The other day, to win the 18th stage of this year's Tour, Romain Bardet went up scores of hairpins and scaled the Alps themselves during a 170-km. race while being chased by 170 other world class riders. These are remarkable athletes indeed because of the physical and mental demands they face daily over three-week period. All in all, the race is over 2,000 miles.
Bardet is a young Frenchman, and a Frenchy winning even a stage has become a rarity these days; no one from Gaul has won the Tour since the above-mentioned Hinault, who did it thirty years ago! And so tonight, French television is nothing but Bardet, Bardet, Bardet.
Of course, it's hard to watch the Tour without wondering how these men can do what they do, especially when it comes to their need to recover overnight after such enormous effort. Even though all of Lance Armstrong's victories have been vacated because of his now-admitted use of illegal stimulants, it is hard to watch such remarkable performances and not remain somewhat cynical.
The Director of the Sky Team, for whom Christopher Froome rides, the Englishman Sir David Brailsford, is on television almost daily assuring viewers (his French is perfect) that his team is clean. "I don't blame people for being cynical," he said the other day, "but other than the unlimited testing of my team and giving the public my word, what can I do?"
The shadow of Lance Armstrong still shades the Tour. I despise him for what he did. Worse, he put doubt in my appreciation of what I am witnessing; cynicism's worst effect is that it robs one of pleasure. And poor Chris Froome -- a truly great rider -- and young Romain Bardet -- and my particular favorite Alberto Contador -- they all become objects of suspicion. Nevertheless, I'll be in front of my set for tomorrow's stage.”
It was my first day around the Tour de France, a rainy morning, July 14, 1982.
There was a time trial that holiday, around Valence d’Agen in the south, but it was too early to go out in the rain.
I was with Roby Oubron, former cyclo-cross champion and then a mentor to Jonathan Boyer, the first American to ride in the Tour.
Roby was a true son of France, a resister during the war who loved America. He met me for breakfast in the hotel and brought along a friend, but I did not catch his name.
I tried to follow the shop talk in French, and they slowed it down enough for me to be included. We dawdled over breakfast, more than the basic croissant and café au lait. Then I asked the waiter for the check.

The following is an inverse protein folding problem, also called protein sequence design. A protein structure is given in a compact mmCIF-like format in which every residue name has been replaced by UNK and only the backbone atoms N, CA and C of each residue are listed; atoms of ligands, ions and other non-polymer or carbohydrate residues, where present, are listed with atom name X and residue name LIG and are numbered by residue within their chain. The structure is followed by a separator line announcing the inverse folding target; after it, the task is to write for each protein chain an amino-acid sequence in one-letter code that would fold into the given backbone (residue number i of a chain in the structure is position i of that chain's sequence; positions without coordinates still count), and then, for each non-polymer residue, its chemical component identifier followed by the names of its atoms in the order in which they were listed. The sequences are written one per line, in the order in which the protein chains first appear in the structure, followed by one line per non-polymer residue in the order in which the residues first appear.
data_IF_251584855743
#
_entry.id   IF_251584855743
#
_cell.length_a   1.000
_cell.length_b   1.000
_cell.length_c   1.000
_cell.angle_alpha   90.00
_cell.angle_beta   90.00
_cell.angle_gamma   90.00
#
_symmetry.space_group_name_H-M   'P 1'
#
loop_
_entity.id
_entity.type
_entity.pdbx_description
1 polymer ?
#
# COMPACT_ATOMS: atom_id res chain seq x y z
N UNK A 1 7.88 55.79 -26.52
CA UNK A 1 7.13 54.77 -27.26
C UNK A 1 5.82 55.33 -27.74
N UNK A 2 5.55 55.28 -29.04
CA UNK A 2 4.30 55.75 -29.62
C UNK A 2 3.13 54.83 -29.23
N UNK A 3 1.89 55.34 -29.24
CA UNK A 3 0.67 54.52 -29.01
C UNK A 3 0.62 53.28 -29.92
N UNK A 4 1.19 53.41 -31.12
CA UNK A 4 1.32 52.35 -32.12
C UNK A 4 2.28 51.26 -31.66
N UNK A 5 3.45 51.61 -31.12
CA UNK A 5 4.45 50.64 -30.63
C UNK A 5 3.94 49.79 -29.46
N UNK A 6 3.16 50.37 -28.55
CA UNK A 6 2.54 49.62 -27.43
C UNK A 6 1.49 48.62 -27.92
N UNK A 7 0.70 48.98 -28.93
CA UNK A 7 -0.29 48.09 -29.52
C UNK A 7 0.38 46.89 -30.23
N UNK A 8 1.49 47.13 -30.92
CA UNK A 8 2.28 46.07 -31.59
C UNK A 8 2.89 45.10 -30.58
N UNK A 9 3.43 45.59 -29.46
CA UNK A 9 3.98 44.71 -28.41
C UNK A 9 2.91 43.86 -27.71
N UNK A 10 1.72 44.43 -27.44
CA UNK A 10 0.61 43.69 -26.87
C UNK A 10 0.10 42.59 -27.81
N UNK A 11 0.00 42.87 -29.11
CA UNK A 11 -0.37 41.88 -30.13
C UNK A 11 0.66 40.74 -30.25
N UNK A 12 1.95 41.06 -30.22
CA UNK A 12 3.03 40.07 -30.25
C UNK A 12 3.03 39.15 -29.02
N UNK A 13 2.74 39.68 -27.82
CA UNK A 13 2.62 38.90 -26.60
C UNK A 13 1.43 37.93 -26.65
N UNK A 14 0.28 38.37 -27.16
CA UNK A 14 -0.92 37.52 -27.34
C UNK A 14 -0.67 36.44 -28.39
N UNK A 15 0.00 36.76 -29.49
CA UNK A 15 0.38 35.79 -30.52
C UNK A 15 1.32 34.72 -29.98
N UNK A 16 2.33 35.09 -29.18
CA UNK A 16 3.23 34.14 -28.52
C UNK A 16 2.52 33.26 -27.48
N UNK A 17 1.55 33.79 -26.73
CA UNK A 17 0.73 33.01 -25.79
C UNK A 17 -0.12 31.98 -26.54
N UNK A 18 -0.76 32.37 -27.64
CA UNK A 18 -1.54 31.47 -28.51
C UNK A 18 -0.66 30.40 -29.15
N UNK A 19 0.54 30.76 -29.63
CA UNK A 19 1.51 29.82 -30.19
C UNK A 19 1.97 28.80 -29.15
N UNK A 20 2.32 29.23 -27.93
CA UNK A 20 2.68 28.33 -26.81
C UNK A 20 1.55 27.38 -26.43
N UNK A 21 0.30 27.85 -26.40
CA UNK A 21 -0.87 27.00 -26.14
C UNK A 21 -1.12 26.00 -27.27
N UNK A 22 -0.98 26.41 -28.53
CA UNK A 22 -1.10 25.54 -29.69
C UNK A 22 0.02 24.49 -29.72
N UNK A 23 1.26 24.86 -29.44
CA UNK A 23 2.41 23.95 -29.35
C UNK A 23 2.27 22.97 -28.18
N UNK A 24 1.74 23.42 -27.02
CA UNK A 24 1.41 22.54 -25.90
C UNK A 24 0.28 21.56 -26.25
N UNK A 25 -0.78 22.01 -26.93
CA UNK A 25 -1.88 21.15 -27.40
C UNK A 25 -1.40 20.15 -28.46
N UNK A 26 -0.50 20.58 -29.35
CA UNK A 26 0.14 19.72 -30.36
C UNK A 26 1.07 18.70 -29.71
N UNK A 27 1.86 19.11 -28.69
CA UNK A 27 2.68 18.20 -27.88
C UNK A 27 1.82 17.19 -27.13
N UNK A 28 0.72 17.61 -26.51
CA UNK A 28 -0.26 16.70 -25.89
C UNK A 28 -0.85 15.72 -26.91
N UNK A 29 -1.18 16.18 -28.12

“Ah, non!” Roby blurted. His friend, a polite older man in nondescript foul-weather gear, was also asking for the check, but I had gotten there first.
Trying to overcome the language gap, Roby explained that his friend was wealthy, loved cycling, and always paid, always. I politely told the man that the New York Times would insist, journalistic ethics and all.
The man seemed bemused by the concept of journalists grabbing the check, but he nodded his head gravely and thanked me.
Later, in the car, racing around behind Boyer on the time trial, Roby explained to me, as best we could work out, that his friend was Guy Merlin, the founder and proprietor of Merlin leisure homes and camps all over France. Guy Merlin sponsored cycling teams, and his $20,000 condominium in the south of France was the largest prize for cyclists on that 1982 Tour, I found out later.
We barreled around southwest France the next few days -- Rob Ingraham, Boyer’s agent, called Roby “Mario Andretti," for his heavy foot – and my short visit ended up in the Pyrenees, with the goats. Roby knew everybody. He would drive alongside Bernard Hinault on some narrow mountain pass and ask why he was making a breakaway. It was like sitting in a baseball dugout during a game with a wise elder like Ted Williams or Roy Campanella.
I adopted Roby as my alternate father-figure and think of him every Quatorze. As long as Roby lived, he told the story of how I grabbed the check from Guy Merlin.
* * *
Bonus: a short video of Roby winning a cyclo-cross stage, July 12, 1945, apres la paix.
I was watching the Tour de France on Tuesday morning as it swept through the city of Charleroi, in Belgium.
My mind went back to a nasty morning in 2004, at a staging area in the very same Charleroi, when I had a taste of the grim war being fought by Lance Armstrong’s minions.
Totally by coincidence, I am reading the new book about the battle of Waterloo, by Bernard Cornwell. Another conqueror also passed through Charleroi that fateful month of June, 1815. His name was Napoleon Bonaparte.
So now they are fused in my mind, the man on horseback, the man on the bike.
As the Tour began in 2004, a new book came out, “L.A. Confidentiel: Les Secrets de Lance Armstrong,” by David Walsh and Pierre Ballester, containing many accusations of doping by Armstrong and his team. The book was only in French. I bought a copy at the Brussels Airport and was reading it as the Tour began in Liege.